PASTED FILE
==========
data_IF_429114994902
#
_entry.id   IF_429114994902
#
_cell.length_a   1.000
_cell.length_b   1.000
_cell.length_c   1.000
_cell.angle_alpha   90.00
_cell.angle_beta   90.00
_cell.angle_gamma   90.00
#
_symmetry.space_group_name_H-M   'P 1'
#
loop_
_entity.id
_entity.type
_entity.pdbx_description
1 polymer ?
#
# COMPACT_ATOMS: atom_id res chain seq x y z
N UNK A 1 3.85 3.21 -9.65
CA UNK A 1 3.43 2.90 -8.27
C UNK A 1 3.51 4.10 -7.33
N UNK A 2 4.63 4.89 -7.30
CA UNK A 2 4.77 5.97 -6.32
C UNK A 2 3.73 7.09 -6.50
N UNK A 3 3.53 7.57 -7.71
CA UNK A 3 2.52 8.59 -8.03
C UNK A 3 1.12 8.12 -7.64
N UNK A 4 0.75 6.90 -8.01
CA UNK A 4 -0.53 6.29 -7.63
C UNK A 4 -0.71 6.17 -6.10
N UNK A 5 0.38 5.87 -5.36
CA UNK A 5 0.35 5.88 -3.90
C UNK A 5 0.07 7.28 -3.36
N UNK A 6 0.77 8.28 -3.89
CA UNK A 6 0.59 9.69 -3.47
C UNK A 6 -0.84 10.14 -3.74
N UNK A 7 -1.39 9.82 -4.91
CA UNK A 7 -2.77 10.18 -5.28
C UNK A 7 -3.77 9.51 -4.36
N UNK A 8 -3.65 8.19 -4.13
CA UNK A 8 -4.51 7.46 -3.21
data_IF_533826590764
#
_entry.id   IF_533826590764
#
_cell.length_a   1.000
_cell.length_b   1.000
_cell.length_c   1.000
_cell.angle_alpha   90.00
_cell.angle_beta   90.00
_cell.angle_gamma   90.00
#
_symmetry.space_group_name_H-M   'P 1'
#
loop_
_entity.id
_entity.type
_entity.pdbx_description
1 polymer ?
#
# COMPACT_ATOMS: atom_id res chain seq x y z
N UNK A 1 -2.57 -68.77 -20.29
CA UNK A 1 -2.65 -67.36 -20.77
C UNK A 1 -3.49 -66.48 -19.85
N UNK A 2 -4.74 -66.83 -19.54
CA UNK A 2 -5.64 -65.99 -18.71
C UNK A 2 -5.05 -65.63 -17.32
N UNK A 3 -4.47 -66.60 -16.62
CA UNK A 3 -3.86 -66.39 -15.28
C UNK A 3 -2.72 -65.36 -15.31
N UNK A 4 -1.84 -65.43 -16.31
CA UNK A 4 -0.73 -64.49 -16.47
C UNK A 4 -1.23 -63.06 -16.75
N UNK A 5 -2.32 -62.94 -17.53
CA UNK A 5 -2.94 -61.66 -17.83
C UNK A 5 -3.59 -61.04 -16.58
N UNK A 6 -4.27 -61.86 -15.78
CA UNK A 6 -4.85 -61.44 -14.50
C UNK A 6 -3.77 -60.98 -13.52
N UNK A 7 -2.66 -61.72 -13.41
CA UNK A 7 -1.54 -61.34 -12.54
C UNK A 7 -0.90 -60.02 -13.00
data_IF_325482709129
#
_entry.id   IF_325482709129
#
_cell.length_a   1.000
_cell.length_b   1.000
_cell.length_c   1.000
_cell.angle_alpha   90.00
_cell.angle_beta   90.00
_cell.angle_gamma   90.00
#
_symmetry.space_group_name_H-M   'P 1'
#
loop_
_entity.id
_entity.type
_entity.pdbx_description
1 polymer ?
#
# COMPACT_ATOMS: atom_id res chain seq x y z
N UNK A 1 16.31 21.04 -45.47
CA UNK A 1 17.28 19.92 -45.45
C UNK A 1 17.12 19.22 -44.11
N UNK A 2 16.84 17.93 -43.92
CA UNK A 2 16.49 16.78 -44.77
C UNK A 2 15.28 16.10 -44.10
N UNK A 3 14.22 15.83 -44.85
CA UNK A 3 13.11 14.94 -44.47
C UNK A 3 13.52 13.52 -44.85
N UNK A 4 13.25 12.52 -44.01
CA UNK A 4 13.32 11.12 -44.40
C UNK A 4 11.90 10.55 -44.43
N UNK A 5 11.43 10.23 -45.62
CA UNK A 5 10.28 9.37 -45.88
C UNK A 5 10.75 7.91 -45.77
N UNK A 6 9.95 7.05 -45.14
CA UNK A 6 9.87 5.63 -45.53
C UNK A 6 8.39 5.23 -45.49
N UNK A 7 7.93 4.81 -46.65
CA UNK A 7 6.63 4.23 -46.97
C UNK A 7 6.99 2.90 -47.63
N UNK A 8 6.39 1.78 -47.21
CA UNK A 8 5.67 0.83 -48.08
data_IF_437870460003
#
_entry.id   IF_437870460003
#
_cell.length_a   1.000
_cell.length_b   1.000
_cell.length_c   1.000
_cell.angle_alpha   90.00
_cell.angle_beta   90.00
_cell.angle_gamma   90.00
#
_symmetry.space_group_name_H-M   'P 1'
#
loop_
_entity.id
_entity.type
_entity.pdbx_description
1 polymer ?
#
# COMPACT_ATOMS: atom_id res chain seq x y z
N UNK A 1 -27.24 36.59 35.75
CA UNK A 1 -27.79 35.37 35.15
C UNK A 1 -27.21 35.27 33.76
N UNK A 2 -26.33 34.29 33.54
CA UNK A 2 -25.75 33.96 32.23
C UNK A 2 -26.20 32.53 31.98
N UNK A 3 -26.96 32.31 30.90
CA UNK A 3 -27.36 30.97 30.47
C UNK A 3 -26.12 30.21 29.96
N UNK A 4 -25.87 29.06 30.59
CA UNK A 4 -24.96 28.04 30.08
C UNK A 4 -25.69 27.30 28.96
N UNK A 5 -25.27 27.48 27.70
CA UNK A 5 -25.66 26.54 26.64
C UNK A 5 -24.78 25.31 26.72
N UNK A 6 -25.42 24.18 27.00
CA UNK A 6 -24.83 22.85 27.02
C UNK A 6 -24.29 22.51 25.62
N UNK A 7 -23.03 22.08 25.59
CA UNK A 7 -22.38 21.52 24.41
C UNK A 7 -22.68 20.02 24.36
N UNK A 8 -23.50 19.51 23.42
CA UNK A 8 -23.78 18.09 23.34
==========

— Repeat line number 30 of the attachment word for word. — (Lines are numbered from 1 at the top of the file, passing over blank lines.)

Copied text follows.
N UNK A 4 0.75 6.90 -8.01